The most strict of the Presbyterians who roll out the canons and lay down a barrage of warning and condemnation at Christmas and Easter and most especially at the beginning of Lent can only conclude that the overwhelming majority of Christians are at best disobedient and unfaithful and at worst apostate and no Christians at all.

For my part I increasingly had the sense that Christianity must be more historically grounded and more connected with worldwide Christianity than I previously thought.

Forget the regulative principle. Say hello to Geerhardus Vos.

What does the Bible teach about time? Well, the six days of creation point to the importance of the week, a bedrock of the lunar calendar (that ladies know only too well).

Then you have the church calendar of the Israelites with all the holy days and sacrifices that took place year after year.

And then came Jesus by whom the apostles understood the difference between this age and the age to come. For that reason, when Peter writes about time to New Testament Christians, he doesn’t recommend a church calendar. He explains that we live in the end times:

But do not overlook this one fact, beloved, that with the Lord one day is as a thousand years, and a thousand years as one day. The Lord is not slow to fulfill his promise as some count slowness, but is patient toward you, not wishing that any should perish, but that all should reach repentance. But the day of the Lord will come like a thief, and then the heavens will pass away with a roar, and the heavenly bodies will be burned up and dissolved, and the earth and the works that are done on it will be exposed.

Since all these things are thus to be dissolved, what sort of people ought you to be in lives of holiness and godliness, waiting for and hastening the coming of the day of God, because of which the heavens will be set on fire and dissolved, and the heavenly bodies will melt as they burn! But according to his promise we are waiting for new heavens and a new earth in which righteousness dwells. (2 Peter 3:8-13 ESV)

I for one cannot fathom how thinking of myself at different points in the life of Christ or in the time before the first advent helps me think about the last days. I also don’t see how a year-round system encourages Christians to think about this saeculum as the one between Christ’s advents. It’s also striking that Peter thinks eschatological (as opposed to annual) thinking nurtures holiness and godliness. (Can I get an “amen” from the obedience boys?)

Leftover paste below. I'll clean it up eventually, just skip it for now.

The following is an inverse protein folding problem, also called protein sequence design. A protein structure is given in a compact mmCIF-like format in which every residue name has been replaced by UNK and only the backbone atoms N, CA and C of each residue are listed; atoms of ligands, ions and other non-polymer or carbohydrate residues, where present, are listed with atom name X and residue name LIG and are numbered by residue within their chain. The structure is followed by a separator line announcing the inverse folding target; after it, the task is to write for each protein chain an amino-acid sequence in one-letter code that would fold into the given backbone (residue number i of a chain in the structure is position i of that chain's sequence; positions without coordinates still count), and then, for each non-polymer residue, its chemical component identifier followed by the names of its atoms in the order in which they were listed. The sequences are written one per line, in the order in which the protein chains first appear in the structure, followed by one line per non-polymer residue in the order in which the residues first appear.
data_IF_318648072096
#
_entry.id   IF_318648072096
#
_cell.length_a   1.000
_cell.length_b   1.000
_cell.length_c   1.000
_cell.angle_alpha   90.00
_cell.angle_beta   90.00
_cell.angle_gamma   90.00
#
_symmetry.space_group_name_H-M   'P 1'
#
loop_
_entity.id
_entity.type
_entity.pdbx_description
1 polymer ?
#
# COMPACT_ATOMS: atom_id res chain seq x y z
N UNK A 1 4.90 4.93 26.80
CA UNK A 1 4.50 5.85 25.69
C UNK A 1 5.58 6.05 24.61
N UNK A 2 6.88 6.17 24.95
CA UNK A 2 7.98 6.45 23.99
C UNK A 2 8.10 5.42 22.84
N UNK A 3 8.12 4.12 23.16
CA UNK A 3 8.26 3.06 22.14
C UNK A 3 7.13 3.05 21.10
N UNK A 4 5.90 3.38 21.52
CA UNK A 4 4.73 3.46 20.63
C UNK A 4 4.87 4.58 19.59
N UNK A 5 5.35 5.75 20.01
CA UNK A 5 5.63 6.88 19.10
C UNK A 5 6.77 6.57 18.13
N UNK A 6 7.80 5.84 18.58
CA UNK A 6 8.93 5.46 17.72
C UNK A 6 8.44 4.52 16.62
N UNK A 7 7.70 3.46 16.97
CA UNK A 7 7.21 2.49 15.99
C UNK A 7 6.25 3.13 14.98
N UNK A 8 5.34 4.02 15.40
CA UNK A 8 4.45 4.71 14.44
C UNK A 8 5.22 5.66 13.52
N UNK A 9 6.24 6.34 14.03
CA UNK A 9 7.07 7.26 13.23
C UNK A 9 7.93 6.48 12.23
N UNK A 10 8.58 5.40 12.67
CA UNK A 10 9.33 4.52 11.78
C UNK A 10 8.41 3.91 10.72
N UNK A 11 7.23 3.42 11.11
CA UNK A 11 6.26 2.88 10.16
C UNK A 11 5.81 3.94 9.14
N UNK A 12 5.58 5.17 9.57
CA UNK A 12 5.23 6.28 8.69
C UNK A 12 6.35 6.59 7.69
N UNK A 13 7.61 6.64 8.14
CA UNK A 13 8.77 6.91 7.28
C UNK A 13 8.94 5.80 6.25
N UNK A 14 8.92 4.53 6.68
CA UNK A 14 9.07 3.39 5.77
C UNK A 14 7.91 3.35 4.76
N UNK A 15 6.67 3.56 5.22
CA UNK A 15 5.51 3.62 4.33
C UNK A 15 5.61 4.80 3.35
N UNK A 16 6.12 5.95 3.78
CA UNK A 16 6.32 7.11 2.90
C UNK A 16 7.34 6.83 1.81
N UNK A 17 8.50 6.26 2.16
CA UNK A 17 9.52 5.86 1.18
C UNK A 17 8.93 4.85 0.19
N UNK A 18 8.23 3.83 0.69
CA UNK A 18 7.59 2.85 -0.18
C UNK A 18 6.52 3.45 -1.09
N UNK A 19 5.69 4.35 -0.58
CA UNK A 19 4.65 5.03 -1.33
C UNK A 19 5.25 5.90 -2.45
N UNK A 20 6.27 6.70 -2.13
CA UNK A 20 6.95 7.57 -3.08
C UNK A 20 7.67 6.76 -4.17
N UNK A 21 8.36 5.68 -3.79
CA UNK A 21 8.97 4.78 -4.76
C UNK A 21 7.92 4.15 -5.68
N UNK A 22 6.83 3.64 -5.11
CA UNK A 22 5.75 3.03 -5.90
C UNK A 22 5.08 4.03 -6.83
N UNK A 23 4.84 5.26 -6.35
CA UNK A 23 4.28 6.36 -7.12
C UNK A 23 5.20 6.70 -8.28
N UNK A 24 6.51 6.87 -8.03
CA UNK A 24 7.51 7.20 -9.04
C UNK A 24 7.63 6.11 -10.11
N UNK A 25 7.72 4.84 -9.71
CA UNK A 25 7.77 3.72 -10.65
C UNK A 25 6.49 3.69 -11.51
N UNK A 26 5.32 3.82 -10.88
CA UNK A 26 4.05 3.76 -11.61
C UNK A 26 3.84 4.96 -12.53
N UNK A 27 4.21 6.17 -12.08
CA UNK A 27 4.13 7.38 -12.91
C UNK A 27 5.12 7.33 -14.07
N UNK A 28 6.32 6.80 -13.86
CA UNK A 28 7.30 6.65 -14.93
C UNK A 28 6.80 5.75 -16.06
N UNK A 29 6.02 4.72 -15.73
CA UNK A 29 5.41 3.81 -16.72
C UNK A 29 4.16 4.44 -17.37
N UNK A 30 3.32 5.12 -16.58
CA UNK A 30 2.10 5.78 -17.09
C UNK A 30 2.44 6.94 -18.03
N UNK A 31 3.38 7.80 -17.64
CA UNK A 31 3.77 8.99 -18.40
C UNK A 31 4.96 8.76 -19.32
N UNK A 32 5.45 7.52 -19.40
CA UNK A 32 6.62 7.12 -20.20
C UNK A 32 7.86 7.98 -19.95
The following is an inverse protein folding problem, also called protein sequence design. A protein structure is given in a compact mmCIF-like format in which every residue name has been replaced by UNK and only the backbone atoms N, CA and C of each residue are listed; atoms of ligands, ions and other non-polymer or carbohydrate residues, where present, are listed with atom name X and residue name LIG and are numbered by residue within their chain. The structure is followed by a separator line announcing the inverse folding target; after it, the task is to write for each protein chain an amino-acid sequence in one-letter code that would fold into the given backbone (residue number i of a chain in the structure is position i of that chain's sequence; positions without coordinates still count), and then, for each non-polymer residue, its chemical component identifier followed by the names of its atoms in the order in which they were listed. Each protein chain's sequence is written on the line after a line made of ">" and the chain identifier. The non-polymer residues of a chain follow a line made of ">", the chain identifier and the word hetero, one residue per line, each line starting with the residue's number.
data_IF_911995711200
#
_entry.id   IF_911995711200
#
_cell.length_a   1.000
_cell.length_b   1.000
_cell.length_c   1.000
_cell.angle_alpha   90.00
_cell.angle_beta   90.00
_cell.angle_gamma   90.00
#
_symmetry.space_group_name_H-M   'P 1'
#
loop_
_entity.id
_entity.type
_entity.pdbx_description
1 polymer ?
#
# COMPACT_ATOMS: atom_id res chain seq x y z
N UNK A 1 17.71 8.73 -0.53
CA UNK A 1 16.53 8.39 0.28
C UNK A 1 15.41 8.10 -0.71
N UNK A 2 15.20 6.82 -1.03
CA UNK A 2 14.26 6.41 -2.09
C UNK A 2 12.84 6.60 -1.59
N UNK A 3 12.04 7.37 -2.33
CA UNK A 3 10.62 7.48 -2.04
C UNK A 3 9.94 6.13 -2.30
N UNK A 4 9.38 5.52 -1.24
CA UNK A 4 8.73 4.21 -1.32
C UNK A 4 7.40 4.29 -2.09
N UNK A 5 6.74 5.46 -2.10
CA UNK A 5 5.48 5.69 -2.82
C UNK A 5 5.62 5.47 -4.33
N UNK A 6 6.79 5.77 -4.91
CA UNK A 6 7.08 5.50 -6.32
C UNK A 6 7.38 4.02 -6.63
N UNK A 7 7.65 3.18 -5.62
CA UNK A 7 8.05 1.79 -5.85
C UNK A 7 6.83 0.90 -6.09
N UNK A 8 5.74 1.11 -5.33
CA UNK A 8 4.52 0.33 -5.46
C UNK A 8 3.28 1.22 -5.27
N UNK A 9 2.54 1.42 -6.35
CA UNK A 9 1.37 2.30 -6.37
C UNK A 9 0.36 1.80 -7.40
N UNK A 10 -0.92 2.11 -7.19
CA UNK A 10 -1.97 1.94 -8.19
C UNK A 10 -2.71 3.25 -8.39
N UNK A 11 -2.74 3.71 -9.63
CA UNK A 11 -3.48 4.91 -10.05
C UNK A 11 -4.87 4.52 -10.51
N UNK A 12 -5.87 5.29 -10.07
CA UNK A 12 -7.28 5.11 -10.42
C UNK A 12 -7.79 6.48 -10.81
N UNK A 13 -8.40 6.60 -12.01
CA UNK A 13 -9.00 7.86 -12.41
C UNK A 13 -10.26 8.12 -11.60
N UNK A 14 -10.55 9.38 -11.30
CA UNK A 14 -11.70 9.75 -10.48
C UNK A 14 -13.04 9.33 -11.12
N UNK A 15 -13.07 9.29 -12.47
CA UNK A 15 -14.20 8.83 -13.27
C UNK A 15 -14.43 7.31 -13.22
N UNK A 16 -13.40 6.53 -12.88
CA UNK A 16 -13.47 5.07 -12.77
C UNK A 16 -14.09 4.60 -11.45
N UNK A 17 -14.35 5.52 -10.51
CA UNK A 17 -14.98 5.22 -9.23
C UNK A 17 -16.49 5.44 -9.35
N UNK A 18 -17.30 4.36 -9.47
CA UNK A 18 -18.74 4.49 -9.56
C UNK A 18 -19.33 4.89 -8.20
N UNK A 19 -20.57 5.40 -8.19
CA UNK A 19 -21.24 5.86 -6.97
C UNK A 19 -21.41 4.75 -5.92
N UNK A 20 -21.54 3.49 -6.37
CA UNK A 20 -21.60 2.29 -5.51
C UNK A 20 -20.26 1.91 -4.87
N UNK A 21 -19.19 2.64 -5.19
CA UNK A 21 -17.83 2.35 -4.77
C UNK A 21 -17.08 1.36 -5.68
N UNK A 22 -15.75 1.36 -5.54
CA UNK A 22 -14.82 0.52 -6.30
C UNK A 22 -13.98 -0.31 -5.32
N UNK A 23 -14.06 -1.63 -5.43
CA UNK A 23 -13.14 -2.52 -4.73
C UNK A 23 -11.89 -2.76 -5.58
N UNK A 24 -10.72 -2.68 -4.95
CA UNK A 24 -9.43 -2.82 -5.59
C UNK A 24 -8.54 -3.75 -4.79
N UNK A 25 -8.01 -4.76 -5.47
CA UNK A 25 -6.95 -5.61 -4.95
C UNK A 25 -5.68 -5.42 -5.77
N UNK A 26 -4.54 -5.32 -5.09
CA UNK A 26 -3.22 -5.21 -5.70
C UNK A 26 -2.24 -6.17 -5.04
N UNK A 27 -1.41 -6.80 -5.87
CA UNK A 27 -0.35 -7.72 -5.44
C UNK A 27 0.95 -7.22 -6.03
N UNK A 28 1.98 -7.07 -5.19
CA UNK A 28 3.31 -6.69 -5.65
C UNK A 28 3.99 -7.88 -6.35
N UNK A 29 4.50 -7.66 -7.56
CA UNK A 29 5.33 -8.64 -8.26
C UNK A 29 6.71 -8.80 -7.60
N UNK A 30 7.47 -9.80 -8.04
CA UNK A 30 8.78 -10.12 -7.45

So the objection to Bill isn’t that he’s no longer a good regulative principle Presbyterian. It’s that he’s substituted an inferior way of thinking about our place in history with the cosmic one taught by Peter and Paul.

The liturgical calendar is your mind on the solar year. The interadvental age is your mind on Christ.

The OPC is the Church John Calvin Founded

That assertion would prompt guffaws throughout the Presbyterian and Reformed world and yet Roman Catholic apologists continue to make such a claim with even higher stakes: “the Roman Catholic Church is the church Jesus founded.”

Who actually looks at history this way? To think that the OPC was a gleam in the eye of John Calvin is risible if only because Orthodox Presbyterianism comes so much later and after so many different historical developments than the Reformed churches of Geneva. Someone could spot similarities in worship, polity, and theology between Geneva and the OPC. But the OPC is only a development from something that started in 1522 in Zurich even before Calvin was a Protestant convert.

It’s like saying the United States of President Obama is the nation that Thomas Jefferson and John Adams founded. Neither the Left nor the Right in the United States thinks that way. As if a nation that now extends across the entire continent, has a population 100 times greater than 1789, and possesses the largest economy and military in the world is the United States Jefferson and Adams founded.

So how close does Roman Catholicism come to Jesus? For starters, Jesus never made it to Europe. The churches with which Jesus had the greatest familiarity and presence were those of Jerusalem. Which is why Tertullian did not ask, “what hath Rome to do with Athens” (and a good thing he didn’t since Thomists may have followed Aristotle more than Peter and Paul).